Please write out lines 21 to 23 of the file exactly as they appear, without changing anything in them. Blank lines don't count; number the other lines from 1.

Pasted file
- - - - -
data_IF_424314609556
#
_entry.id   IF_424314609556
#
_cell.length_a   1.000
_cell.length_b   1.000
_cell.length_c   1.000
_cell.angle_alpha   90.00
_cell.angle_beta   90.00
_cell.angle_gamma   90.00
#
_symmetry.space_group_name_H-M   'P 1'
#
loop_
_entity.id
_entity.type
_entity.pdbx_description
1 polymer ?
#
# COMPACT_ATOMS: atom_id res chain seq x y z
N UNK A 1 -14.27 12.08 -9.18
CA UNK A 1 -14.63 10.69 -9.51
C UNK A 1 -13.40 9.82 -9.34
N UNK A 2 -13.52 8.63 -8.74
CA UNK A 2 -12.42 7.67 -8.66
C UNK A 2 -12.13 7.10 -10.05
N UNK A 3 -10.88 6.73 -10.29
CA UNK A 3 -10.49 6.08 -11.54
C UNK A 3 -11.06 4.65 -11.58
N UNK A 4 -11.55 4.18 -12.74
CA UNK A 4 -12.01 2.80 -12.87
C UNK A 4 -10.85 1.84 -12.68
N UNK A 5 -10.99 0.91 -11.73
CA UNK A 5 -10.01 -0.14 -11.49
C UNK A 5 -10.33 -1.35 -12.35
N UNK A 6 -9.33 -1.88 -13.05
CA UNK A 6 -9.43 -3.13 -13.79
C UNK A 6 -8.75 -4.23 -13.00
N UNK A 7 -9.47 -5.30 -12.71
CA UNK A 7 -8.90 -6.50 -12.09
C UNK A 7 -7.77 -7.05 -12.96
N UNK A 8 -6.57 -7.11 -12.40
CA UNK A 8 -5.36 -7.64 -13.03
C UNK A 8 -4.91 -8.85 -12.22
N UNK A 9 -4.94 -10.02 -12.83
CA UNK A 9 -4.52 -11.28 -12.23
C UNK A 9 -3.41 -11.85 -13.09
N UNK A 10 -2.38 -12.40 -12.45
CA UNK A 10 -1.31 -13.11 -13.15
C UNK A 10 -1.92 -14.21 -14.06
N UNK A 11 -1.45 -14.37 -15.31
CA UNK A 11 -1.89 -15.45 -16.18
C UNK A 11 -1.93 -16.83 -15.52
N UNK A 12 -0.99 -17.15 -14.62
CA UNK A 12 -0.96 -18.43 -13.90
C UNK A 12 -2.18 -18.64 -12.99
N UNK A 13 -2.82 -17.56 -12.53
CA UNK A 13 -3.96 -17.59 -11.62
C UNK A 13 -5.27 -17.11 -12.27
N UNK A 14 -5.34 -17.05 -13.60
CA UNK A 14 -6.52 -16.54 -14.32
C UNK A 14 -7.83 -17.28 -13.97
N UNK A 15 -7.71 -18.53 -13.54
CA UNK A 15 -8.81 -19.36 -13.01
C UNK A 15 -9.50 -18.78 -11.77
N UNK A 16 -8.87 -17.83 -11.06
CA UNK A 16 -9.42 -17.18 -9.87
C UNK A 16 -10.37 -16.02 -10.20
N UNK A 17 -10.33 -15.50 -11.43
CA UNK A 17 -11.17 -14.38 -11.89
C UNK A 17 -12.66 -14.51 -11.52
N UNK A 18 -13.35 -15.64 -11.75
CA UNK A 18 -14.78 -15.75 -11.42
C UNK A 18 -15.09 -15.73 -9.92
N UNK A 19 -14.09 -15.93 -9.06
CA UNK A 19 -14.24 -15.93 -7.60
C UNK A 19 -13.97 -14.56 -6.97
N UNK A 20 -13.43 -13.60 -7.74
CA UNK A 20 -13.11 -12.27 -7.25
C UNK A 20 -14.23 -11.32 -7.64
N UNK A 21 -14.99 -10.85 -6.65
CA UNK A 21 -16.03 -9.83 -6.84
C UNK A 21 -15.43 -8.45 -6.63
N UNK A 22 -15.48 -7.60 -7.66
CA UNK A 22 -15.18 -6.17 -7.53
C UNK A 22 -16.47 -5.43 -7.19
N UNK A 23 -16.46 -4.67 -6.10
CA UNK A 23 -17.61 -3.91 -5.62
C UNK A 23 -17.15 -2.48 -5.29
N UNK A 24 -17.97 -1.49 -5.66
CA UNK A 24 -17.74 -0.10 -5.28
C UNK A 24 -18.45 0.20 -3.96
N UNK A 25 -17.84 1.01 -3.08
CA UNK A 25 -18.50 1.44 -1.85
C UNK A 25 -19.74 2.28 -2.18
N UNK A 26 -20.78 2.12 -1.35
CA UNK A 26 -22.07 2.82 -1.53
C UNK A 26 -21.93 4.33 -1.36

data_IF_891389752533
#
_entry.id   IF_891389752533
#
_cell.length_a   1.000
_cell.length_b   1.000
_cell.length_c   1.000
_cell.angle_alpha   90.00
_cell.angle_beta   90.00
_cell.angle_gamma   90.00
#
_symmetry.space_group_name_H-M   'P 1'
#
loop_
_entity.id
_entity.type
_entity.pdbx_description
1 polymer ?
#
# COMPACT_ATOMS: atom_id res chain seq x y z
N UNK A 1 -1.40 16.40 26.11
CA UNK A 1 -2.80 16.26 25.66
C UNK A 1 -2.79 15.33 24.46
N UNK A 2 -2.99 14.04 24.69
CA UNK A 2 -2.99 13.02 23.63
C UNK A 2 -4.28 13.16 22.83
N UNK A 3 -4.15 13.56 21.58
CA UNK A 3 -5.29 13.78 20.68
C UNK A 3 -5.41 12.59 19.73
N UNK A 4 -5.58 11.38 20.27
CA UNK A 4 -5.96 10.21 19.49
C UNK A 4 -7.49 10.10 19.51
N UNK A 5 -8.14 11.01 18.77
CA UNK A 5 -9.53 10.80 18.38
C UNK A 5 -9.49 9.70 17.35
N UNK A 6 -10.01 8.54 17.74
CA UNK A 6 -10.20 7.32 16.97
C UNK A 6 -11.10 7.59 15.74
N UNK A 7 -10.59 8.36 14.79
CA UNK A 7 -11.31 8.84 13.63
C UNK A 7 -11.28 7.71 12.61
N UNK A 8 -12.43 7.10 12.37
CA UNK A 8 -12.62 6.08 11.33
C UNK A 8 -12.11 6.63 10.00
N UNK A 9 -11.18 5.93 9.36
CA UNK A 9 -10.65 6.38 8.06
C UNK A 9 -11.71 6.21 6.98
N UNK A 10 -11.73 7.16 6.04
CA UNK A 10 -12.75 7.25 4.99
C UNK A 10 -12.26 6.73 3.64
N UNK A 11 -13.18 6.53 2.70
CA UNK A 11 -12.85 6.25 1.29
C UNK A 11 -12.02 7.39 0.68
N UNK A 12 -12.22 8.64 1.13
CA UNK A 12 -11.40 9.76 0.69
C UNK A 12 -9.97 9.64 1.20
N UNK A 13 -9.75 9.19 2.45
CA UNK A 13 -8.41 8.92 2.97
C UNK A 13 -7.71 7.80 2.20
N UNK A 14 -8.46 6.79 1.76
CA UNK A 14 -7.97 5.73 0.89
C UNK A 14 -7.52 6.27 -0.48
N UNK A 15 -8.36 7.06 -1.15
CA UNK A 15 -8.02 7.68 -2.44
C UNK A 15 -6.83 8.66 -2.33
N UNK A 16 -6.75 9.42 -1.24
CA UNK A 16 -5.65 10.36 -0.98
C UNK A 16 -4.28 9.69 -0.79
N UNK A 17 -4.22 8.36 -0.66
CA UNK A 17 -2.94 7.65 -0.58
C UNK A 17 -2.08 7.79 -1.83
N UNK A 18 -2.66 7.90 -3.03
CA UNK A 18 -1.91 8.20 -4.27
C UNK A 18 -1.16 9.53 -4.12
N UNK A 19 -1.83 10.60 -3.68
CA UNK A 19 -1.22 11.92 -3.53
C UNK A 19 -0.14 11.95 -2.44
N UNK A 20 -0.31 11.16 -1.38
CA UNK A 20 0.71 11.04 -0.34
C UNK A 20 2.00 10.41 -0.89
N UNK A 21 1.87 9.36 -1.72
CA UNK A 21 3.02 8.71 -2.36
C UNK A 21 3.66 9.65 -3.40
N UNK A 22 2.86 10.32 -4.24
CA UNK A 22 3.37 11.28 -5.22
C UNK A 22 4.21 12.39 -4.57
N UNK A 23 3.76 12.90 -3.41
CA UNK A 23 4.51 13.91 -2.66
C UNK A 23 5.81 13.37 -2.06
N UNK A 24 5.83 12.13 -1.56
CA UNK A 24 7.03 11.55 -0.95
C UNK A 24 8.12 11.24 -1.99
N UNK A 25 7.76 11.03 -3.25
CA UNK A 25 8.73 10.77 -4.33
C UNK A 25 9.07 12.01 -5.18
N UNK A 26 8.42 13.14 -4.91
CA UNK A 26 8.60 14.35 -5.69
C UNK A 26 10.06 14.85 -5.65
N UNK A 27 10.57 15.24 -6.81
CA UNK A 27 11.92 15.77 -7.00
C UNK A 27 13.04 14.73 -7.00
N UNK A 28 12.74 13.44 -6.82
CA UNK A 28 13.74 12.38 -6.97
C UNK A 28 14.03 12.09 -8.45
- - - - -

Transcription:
N UNK A 1 -14.27 12.08 -9.18
CA UNK A 1 -14.63 10.69 -9.51
C UNK A 1 -13.40 9.82 -9.34